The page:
“Irreparable harm”? Not so fast
Rebecca Fernandez–Andrew owned a house that was insured under a homeowners policy issued by Florida Peninsula Insurance Company (FPIC). Her house was damaged as a result of a plumbing leak that occurred on July 20, 2014, while the policy was in force. Fernandez-Andrew reported the loss to FPIC on July 30, 2014, and FPIC informed her that her covered damages would be repaired.
The policy’s option to repair provision stated:
9. Our Option
At our option, in lieu of issuing any loss payment, if we choose to exercise our option:
a. For losses settled on an actual cash value basis, we may repair or replace any part of the damaged property with material or property of like kind and quality;
b. For losses covered under Coverage A—Dwelling, insured for Replacement Cost Loss Settlement as outlined in Section 1—Conditions, Loss Settlement, we may repair the damaged property with material of like kind and quality without deduction for depreciation.
f. You must execute all work authorizations to allow contractors and related parties entry to the property.
g. You must otherwise cooperate with repairs to the property.
i. Our right to repair or replace, and our decision to do so, is a material part of this contract and under no circumstances relieves you or us of our mutual duties and obligations under this contract.
In early October 2014, FPIC sent two contractors, one of which was Florida Executive Builders (FEB), to the property. Each provided an estimate of repairs. On November 25, 2014, Fernandez-Andrew’s public adjuster, Robert Inguanzo, sent FPIC a letter stating a “damage estimate comparison depicting an overall difference of $13,852.23 due to scope differences.” Fernandez-Andrew subsequently signed the work authorization for FEB, adding the handwritten words, “All rights reserved; Executed under protest.” Fernandez-Andrew continued to insist that FPIC provide an updated estimate and scope of work that matched Inguanzo’s estimate; and that prior to beginning work, FPIC assure her that the work performed by FEB would comply with the scope detailed in Inguanzo’s estimate.
In July 2015, Fernandez-Andrew filed for declaratory relief, seeking a determination of, among other things, the scope of repairs to be performed and whether the option to repair provision was properly invoked under the terms of the policy. In response, FPIC filed a motion to abate action and/or compel Plaintiff to comply with FPIC’s right to exercise option to repair damaged property. Fernandez-Andrew then filed a motion for summary judgment and response to FPIC’s motion to abate and/or compel. She argued that FPIC’s estimate was insufficient and failed to address all needed repairs given the scope of damage and that Inguanzo’s estimate accurately reflected the full scope, cost, and extent of damages. The court granted FPIC’s motion to abate action and/or compel Fernandez-Andrew to comply with FPIC’s option to repair provision. Fernandez-Andrew petitioned the appellate court for a writ of certiorari seeking to quash the trial court’s order abating her declaratory judgment action against FPIC and enforcing the policy’s option to repair provision.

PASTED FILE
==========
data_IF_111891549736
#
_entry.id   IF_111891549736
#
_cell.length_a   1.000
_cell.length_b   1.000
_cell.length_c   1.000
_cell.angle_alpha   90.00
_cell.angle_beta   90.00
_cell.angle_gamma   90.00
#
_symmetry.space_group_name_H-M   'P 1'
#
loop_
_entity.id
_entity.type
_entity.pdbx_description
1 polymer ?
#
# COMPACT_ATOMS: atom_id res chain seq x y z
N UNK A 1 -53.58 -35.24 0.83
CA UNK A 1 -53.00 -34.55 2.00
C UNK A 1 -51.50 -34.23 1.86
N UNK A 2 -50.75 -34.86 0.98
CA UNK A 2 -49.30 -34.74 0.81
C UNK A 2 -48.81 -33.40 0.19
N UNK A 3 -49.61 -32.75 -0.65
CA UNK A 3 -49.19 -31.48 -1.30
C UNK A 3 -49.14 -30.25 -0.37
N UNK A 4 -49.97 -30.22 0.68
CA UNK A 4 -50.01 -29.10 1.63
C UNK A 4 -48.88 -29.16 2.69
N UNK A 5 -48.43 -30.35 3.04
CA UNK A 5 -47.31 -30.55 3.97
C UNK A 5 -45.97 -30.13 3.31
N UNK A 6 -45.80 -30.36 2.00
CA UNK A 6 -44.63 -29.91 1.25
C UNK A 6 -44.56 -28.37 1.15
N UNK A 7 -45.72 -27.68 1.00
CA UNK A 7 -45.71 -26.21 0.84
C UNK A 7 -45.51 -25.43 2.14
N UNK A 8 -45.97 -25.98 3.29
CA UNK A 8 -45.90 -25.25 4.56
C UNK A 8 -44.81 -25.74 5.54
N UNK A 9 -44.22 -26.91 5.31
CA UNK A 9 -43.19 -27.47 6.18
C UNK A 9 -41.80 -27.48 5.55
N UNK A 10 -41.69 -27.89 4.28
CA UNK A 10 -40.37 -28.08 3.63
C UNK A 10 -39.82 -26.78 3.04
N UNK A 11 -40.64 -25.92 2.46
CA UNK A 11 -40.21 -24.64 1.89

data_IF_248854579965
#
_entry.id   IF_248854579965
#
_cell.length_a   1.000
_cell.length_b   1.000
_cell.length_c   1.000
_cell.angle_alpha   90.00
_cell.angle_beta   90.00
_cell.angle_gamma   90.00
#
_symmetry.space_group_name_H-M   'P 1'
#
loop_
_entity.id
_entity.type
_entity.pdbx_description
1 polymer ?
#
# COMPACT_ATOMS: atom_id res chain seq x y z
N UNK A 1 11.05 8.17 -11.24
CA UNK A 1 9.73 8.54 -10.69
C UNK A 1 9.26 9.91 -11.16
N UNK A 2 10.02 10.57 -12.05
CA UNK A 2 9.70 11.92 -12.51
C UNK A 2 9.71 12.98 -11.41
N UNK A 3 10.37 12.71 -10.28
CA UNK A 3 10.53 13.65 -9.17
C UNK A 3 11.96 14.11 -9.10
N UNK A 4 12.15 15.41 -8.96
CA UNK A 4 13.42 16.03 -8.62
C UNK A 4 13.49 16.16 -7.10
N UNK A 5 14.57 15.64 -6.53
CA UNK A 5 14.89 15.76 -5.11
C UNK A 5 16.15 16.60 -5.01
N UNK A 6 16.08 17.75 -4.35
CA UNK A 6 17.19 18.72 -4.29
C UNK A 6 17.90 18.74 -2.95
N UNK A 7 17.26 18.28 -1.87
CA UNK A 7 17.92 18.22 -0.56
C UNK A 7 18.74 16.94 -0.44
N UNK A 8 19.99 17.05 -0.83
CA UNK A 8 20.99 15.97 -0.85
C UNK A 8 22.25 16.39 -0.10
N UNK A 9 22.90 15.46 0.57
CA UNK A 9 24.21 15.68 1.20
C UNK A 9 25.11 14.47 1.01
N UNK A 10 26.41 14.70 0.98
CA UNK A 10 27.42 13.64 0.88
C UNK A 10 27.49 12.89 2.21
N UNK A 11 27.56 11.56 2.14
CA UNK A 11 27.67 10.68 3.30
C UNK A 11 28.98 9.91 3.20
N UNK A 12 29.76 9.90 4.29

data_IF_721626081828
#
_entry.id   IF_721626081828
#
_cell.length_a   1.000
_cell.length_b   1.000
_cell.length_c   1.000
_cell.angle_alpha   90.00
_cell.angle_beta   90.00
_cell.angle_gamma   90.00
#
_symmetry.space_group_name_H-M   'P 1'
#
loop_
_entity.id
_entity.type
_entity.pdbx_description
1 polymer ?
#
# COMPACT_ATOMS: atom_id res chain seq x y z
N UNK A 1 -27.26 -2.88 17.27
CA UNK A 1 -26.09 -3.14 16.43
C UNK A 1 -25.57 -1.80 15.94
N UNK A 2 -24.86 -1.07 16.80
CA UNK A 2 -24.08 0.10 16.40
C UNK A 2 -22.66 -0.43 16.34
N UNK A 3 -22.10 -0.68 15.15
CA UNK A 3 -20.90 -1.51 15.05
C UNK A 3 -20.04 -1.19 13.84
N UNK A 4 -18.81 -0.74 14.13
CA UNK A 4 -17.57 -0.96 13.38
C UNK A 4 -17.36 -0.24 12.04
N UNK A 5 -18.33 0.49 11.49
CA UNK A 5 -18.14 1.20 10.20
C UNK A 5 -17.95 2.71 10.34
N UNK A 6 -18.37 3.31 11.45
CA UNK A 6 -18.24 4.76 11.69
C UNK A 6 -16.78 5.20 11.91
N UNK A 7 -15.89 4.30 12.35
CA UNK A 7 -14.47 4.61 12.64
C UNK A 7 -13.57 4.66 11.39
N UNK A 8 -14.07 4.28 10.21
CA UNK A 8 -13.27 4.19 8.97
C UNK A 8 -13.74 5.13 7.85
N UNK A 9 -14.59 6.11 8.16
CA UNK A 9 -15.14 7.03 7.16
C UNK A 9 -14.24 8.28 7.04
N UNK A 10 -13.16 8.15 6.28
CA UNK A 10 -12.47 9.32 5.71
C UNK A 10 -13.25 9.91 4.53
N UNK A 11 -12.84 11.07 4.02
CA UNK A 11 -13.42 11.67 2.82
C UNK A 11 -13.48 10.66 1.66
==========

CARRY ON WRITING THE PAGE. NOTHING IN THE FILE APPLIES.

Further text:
The appellate court sought to determine whether Fernandez-Andrew had established that the trial court’s order granting FPIC’s motion to abate and to compel her to comply with FPIC’s option to repair constituted (1) a departure from the essential requirements of the law, (2) resulting in material injury for the remainder of the case, (3) that could not be corrected on post-judgment appeal, such that certiorari relief was warranted.
In support of her contention that she had demonstrated irreparable harm, Fernandez-Andrew asserted that the work authorization was a full release of liability in favor of FPIC, and that it “inoculated” FPIC from any attempt by her to lift the abatement and reopen proceedings against it. Counsel for FPIC represented that after the repairs were made, Fernandez-Andrew might properly seek to lift the abatement to dispute the scope of repairs or allege the failure of FPIC to return the property to its pre-loss condition.
Because FPIC agreed that Fernandez-Andrew was not precluded from maintaining her suit after FEB completed its repairs to the property, the appellate court held that the trial court’s order did not result in irreparable harm and that relief via certiorari was not available. Accordingly, the court dismissed the petition for certiorari for lack of jurisdiction.
Fernandez-Andrew vs. Florida Peninsula Insurance Company-District Court of Appeal of Florida, Third District-January 25, 2017- No. 3D16–331.